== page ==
Continued improvement of the Omeka administrative interface within this architecture will help it become a more viable digital collection building solution for libraries and archives. We experienced a good deal of frustration navigating through the interface to create records. We also had serious concerns about the ability to create consistent and detailed metadata within the administrative interface. The ability to create and manipulate metadata in a spreadsheet and populate skeleton records in Omeka works around some of the administrative interface issues, but there is still room for improvement in how a user creates records online. Omeka's search and retrieval capabilities also need to improve for it to become a more fully realized digital collection management tool. At this writing the Omeka development is working to utilize the Apache Lucene support with the Zend framework to provide a more effective full-text search interface for Omeka. It is hoped this effort will result in a new "Lucene" plug-in for the Omeka 1.1 release.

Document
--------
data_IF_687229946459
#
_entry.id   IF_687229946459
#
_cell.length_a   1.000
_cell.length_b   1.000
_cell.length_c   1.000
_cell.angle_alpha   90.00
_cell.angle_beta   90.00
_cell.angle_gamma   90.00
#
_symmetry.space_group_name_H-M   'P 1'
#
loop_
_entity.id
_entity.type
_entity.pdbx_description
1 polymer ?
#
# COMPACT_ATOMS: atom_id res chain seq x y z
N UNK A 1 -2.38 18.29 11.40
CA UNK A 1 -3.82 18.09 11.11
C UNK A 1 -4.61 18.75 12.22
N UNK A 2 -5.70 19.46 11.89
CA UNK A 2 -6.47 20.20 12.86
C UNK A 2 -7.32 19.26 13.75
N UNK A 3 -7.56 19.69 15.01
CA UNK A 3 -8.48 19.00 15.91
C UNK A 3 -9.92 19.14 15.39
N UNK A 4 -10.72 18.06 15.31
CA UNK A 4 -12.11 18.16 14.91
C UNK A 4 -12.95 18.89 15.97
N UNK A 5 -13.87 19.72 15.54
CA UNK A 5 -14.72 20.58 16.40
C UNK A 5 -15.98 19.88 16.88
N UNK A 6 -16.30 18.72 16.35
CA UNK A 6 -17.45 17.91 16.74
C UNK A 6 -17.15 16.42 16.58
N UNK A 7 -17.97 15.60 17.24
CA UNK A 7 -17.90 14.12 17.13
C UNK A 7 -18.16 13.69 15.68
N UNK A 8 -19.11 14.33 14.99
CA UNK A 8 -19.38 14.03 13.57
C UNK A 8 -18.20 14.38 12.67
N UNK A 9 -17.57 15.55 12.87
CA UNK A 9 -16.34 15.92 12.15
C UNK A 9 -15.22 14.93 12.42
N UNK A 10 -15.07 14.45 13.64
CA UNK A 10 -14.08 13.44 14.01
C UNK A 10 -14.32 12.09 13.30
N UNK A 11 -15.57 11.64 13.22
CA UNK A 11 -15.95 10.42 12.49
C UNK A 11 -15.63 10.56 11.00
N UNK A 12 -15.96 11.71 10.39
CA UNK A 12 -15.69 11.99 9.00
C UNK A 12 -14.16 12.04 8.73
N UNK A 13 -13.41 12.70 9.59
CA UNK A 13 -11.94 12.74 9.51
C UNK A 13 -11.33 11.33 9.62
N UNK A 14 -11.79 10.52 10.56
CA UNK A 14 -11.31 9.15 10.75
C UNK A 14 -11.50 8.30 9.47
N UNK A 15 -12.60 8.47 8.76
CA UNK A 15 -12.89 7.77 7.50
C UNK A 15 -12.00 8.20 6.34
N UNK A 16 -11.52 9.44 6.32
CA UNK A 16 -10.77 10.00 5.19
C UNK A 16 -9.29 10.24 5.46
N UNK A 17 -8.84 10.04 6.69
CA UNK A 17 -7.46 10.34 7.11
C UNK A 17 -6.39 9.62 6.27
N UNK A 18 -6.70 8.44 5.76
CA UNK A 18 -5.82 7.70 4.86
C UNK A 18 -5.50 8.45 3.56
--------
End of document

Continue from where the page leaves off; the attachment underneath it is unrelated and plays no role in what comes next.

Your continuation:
Despite these limitations Omeka is very well-positioned within its target market of small to medium-sized institutions that need an easy-to-deploy, effective, professional tool to make digital library, archival, and museum content available on the web. It is important to measure Omeka's functionality, features, and limitations against some of the same functionality, features, and limitations of a proprietary system. We hope that our experience will help other institutions evaluate Omeka as a possible collection management system for their digitization projects and anticipate and overcome any of the obstacles we encountered.